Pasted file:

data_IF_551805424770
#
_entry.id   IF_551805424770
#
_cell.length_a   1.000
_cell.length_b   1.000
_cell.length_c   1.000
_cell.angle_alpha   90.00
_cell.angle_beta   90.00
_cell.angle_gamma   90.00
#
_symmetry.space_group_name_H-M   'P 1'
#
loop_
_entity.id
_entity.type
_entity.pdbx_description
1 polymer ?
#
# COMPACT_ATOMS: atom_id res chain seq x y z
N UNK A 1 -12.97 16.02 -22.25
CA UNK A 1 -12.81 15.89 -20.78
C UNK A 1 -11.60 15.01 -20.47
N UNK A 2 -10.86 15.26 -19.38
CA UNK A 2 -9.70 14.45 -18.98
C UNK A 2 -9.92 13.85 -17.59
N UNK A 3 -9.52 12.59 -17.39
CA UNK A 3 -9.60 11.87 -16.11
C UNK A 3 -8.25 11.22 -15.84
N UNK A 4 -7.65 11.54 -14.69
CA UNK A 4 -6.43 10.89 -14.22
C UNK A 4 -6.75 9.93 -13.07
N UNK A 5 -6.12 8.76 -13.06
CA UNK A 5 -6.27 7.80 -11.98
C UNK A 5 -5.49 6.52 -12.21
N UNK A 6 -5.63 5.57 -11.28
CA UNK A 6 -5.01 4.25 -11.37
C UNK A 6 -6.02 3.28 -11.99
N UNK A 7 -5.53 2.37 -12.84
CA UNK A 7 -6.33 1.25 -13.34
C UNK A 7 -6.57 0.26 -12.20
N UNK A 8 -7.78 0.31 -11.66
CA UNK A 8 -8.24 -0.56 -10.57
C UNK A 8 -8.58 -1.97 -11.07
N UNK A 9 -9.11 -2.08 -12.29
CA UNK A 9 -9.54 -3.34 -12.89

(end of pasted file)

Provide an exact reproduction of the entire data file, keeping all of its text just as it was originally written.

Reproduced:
data_IF_551805424770
#
_entry.id   IF_551805424770
#
_cell.length_a   1.000
_cell.length_b   1.000
_cell.length_c   1.000
_cell.angle_alpha   90.00
_cell.angle_beta   90.00
_cell.angle_gamma   90.00
#
_symmetry.space_group_name_H-M   'P 1'
#
loop_
_entity.id
_entity.type
_entity.pdbx_description
1 polymer ?
#
# COMPACT_ATOMS: atom_id res chain seq x y z
N UNK A 1 -12.97 16.02 -22.25
CA UNK A 1 -12.81 15.89 -20.78
C UNK A 1 -11.60 15.01 -20.47
N UNK A 2 -10.86 15.26 -19.38
CA UNK A 2 -9.70 14.45 -18.98
C UNK A 2 -9.92 13.85 -17.59
N UNK A 3 -9.52 12.59 -17.39
CA UNK A 3 -9.60 11.87 -16.11
C UNK A 3 -8.25 11.22 -15.84
N UNK A 4 -7.65 11.54 -14.69
CA UNK A 4 -6.43 10.89 -14.22
C UNK A 4 -6.75 9.93 -13.07
N UNK A 5 -6.12 8.76 -13.06
CA UNK A 5 -6.27 7.80 -11.98
C UNK A 5 -5.49 6.52 -12.21
N UNK A 6 -5.63 5.57 -11.28
CA UNK A 6 -5.01 4.25 -11.37
C UNK A 6 -6.02 3.28 -11.99
N UNK A 7 -5.53 2.37 -12.84
CA UNK A 7 -6.33 1.25 -13.34
C UNK A 7 -6.57 0.26 -12.20
N UNK A 8 -7.78 0.31 -11.66
CA UNK A 8 -8.24 -0.56 -10.57
C UNK A 8 -8.58 -1.97 -11.07
N UNK A 9 -9.11 -2.08 -12.29
CA UNK A 9 -9.54 -3.34 -12.89